Phe-Gly motifs drive fibrillization of TDP-43’s prion-like domain condensates
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An aggregate-forming protein implicated in various neurodegenerative diseases forms fibrils in solution, suggesting it has a natural tendency to arrange into fibrils over a wide range of conditions.
Many neurodegenerative disorders, including Alzheimer’s and Parkinson’s diseases, involve aggregates such as fibrils formed by misfolded proteins known as prion-like proteins. These proteins can confer their abnormal structure to adjacent proteins, resulting in the spread of aggregates in the brain.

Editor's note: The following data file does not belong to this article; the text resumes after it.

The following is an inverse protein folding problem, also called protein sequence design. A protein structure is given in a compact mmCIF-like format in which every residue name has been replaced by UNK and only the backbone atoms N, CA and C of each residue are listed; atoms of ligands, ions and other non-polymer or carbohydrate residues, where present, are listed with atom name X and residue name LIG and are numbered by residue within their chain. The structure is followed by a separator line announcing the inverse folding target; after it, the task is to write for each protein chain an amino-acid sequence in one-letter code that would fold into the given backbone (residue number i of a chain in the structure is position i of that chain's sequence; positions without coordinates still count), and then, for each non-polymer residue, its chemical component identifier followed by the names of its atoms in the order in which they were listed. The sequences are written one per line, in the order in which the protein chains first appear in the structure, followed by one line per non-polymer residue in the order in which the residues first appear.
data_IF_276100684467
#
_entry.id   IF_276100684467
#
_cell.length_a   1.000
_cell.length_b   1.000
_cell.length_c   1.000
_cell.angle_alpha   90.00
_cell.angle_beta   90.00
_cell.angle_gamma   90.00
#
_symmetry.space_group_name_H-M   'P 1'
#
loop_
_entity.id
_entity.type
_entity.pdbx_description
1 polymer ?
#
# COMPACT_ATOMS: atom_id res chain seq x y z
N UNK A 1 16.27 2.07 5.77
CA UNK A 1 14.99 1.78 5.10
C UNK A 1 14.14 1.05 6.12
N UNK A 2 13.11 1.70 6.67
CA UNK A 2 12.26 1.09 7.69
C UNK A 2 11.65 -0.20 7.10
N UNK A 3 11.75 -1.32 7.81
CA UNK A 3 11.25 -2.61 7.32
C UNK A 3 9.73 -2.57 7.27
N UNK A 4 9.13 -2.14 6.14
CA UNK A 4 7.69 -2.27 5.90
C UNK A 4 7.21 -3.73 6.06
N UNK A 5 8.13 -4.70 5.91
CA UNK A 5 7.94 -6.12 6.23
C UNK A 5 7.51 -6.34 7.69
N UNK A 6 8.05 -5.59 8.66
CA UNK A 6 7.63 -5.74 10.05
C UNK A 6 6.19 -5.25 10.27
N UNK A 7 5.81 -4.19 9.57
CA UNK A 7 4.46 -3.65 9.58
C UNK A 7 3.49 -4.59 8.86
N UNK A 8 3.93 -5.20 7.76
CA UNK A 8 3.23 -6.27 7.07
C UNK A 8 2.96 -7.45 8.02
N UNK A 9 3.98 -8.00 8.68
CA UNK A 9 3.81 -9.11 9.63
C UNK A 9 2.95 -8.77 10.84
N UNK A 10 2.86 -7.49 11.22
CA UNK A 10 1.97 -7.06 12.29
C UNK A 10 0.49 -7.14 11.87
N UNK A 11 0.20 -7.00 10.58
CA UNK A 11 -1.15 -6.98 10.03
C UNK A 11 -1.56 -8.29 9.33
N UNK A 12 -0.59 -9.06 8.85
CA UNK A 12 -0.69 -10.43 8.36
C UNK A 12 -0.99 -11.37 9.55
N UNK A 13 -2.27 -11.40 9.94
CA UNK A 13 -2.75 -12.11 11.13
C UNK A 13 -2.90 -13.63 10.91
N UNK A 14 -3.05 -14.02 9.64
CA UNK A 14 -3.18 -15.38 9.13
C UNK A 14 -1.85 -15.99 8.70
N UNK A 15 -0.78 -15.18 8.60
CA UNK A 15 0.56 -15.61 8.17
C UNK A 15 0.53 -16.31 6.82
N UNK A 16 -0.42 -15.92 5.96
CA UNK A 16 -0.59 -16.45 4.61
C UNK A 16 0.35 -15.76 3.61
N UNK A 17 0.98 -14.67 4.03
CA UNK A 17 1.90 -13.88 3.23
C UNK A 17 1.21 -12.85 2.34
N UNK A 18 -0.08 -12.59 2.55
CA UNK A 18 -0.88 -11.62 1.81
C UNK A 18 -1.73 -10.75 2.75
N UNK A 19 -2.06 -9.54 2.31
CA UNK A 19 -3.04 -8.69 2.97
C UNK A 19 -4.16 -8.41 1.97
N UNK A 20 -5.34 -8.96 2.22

Now, a team led by scientists from the Spanish National Research Council has found that one such prion-like protein called TDP-43 forms droplets when put in a solution of pH 4. They also observed visual evidence for the formation of fibrils at the surfaces of these droplets but not in their interiors.
Since these observations were made in the absence of salts or RNAs, they suggest that TDP-43 can form aggregates over a wide range of conditions without any external inducement.
- PLoS Biology 19, e3001198 (2021) doi: 10.1371/journal.pbio.3001198